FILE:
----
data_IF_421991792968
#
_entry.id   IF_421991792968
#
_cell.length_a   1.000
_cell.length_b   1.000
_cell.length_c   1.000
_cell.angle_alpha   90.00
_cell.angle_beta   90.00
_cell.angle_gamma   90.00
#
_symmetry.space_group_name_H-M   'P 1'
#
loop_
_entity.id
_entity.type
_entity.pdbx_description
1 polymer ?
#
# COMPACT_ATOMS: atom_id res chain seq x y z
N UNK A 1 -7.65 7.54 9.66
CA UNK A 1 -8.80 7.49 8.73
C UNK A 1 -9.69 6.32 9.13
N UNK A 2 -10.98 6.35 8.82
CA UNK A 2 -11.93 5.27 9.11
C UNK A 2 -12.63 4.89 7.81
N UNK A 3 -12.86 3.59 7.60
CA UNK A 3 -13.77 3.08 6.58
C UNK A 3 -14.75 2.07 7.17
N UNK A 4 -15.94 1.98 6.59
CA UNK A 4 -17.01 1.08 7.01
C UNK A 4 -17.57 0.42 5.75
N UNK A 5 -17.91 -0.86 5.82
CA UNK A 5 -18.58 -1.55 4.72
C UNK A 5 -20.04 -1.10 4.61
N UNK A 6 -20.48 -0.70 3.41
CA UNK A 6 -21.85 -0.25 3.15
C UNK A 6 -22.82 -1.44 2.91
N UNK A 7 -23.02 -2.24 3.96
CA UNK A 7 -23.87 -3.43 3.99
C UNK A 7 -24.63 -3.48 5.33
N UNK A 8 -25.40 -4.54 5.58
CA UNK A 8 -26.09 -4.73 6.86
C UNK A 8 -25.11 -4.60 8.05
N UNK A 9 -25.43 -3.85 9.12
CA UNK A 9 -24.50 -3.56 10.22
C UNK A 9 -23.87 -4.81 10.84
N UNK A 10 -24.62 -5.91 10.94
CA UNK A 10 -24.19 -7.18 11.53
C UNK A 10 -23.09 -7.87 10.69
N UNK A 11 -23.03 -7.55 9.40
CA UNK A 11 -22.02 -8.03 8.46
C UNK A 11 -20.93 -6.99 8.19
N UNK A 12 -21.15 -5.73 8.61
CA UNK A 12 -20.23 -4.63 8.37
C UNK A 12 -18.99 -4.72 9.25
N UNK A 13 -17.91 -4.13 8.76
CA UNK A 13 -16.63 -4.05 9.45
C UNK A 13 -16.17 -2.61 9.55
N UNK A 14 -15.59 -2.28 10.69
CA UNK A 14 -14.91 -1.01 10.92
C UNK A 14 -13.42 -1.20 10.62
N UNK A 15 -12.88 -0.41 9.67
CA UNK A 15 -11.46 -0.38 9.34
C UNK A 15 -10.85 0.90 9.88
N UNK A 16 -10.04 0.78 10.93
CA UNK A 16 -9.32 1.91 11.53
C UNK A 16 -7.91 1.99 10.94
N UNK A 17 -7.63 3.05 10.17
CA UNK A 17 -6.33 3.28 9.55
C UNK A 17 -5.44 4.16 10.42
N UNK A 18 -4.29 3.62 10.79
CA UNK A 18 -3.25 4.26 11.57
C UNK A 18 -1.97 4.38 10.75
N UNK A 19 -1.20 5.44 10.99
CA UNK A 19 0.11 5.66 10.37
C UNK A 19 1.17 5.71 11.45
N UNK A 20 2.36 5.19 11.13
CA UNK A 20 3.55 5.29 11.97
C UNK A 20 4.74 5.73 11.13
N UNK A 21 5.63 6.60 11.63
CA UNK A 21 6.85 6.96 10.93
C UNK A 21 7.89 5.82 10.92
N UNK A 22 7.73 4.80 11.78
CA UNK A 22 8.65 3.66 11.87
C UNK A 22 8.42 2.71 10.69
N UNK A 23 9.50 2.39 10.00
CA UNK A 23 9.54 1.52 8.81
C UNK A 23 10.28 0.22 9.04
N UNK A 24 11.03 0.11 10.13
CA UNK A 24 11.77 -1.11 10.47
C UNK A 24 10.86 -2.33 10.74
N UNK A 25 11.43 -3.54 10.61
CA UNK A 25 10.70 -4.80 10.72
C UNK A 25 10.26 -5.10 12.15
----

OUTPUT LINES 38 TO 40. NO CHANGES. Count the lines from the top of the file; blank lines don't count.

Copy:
C UNK A 6 -22.82 -1.44 2.91
N UNK A 7 -23.02 -2.24 3.96
CA UNK A 7 -23.87 -3.43 3.99